Today’s Three Ways With… column is all about food waste – using up the stuff you’d normally throw away. While I was thinking about it, I realised I do a lot of food ‘saving’ that’s unconscious. Things aren’t so desperate that I reuse teabags (I remember seeing a posh and terrifying friend of my mother’s doing this and being thoroughly shocked), but I do like to extract maximum value from things.

Leftovers get taken for work lunches, baguette ends are turned into breadcrumbs or crostini, spotty bananas are frozen for smoothies or baking – it’s stuff that seems basic household common sense. But I fear that the very existence of campaigns like Love Food Hate Waste (which I’m proud to support) means that people have lost their way.

I guess if you don’t cook often, or see cooking as a difficult chore, then you’re less likely to think about using up your leftovers. Or, you may be like someone I know who cooks a lot, but over-caters massively and then just chucks stuff in the bin (a long-lost Presbytarian gene means I am morally outraged by this). But it’s not that hard.

If you want to waste less, you need to be mindful right from the start. You need to plan meals to a certain extent, you need to shop with purpose and cook with efficiency. That means, when you get excited by seeing huge bunches of cavolo nero at the shops for $2.50, you need to think on your feet about what you’re going to do with it. In this case, I let it sit in the fridge for a few days, waiting for inspiration to strike. We have a small, ill-designed fridge and it’s fundamentally unsuited to having lots of stuff in it. So, when I realised the cavolo nero was balanced on Sunday night’s leftover roast chicken, something stirred in my brain.

The chicken, stripped of fat and skin, went in the pot, with an onion, a carrot and some limp celery. I covered it with water and an hour or so later, I had a vat of delicious stock. I sauted the rest of the celery, another onion and some garlic in a bit of oil leftover from a jar of sundried tomatoes, added a bowl of cooked quinoa from the fridge, a kumara from the cupboard and the cavolo nero. The stock went in, along with some herbs from the garden and before long ‘nothing’ had turned into soup. We ate half of it on the spot, and the rest went in the freezer. Not complicated, not costly, not wasteful. Why is this stuff dressed up to be difficult?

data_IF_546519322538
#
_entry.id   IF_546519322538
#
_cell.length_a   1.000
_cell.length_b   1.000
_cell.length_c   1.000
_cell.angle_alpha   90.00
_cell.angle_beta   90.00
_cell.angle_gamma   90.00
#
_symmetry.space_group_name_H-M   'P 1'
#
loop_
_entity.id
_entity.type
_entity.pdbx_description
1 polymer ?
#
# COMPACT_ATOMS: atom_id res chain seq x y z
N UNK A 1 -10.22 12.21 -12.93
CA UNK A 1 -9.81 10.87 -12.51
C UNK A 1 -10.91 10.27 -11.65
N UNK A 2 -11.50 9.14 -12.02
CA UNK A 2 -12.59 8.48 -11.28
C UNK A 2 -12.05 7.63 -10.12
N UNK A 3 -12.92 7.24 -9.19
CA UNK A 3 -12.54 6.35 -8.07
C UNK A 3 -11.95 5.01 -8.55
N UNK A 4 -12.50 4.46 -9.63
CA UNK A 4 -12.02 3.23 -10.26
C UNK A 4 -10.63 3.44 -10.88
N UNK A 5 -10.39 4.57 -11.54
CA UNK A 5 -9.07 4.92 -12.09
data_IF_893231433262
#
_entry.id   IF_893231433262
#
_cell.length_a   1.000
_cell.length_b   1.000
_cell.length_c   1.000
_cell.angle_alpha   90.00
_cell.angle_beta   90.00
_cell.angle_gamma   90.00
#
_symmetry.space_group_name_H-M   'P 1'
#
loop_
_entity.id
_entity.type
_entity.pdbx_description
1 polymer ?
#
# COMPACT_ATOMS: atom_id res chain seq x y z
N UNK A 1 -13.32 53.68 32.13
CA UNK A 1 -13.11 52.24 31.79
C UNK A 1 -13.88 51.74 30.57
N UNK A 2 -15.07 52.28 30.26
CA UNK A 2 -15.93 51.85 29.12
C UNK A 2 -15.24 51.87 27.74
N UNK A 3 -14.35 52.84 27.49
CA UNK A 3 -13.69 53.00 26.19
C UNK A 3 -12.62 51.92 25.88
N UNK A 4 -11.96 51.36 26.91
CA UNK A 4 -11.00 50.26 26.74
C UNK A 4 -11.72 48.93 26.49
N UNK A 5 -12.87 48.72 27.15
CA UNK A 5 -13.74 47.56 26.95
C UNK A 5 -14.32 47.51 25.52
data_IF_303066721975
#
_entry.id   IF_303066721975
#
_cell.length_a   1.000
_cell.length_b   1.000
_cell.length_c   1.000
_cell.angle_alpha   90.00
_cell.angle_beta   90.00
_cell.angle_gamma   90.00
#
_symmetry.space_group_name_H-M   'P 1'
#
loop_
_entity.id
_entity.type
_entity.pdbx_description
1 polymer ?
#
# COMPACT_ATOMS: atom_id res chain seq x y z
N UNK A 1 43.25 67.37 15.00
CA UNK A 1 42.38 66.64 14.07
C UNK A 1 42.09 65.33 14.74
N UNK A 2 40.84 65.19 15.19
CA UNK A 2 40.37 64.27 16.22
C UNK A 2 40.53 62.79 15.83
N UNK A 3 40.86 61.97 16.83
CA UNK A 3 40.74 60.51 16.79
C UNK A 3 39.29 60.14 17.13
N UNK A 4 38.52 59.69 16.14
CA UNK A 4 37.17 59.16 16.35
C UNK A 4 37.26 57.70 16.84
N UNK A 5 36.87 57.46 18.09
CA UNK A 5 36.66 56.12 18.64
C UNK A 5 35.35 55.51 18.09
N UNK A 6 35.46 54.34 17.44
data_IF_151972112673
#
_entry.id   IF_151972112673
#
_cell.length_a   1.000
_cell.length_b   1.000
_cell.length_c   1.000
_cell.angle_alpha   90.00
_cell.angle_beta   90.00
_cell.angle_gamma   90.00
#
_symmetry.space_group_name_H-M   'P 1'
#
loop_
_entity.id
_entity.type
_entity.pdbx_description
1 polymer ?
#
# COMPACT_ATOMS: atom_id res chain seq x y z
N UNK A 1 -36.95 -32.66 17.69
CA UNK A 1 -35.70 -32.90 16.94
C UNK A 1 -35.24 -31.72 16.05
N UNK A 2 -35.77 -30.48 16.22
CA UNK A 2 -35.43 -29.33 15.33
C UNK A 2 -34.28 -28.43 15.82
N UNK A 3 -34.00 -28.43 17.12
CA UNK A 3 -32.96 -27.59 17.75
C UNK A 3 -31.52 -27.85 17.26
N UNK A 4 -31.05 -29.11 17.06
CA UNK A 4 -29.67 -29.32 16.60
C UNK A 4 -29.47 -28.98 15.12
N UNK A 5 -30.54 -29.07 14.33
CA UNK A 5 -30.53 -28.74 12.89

What’s your favourite way to combat food waste?

I’m not sure it’s the sort of thing Oprah writes in her gratitude journals, but every day I thank my stars that no one in my household has a nut allergy. Quite apart from the threat of anaphylaxis, I can’t imagine life without peanut butter. Actually, I can barely imagine a day without it. 

Peanut butter – especially proper peanut butter, like the excellent varieties springing up everywhere in New Zealand now – is a major food group in my house. Peanut butter and banana on toast is my hurried breakfast (and sometimes, lunch) of choice. It’s a handy tahini replacement in homemade hummus, works well in a marinade and is a major baking ingredient. It’s also a nifty addition to a salad dressing to perk up broccolini and other assorted bits and pieces. Add this to your weeknight repertoire for those nights when peanut butter and crackers seem like the only viable dinner option.

 

Really good peanut salad dressing

This is child’s play to make and it’s really useful. I think it’s good with steamed broccolini, but you could add all sorts of crunchy greens and some cooked chicken or tofu for a very family-friendly dinner. 

1 clove garlic, crushed with 1/2 tsp flaky salt

2 Tbsp apple cider vinegar

2 Tbsp freshly squeezed lemon juice

2 Tbsp good quality peanut butter

1/2 cup good quality peanut oil

Put all ingredients in a screwtop jar, attach the lid and shake well until emulsified. Makes about 1 cup – easily enough for a substantial salad for 4-6 people – and stores well in the fridge.

If you prefer your peanut butter treats to be a little more decadent, then this peanut butter pie should fit the bill (though you won’t be fitting much after eating it). 

*My clever friends at Kiwi Mummy Blogs have teamed up with the nice people at Pic’s Really Good Peanut Butter to collate some Really Good peanut butter recipes. You can get more peanut butter inspo here.*

When we came home from our epic Euro adventures last year there was one thing I was dying to do: drink water out of the tap. Because cocktails and jasmine tea and magnums of rose are all very well, but there comes a time when all you want to do is turn the tap on and have delicious, unpolluted, H2O come gushing out.

New Zealand isn’t immune from the cult of the plastic water bottle, of course, but we are lucky that we can drink the good stuff straight from the tap (even though many local councils advise people to run the water for a bit first thing in the morning to flush out any trace metals that might have built up overnight, which is a bit worrying!) I’m sure this is one of the reasons why our coffee is so good – an old flatmate of mine who was a coffee roaster was meticulous about water quality and insisted on using filtered water in his espresso machine.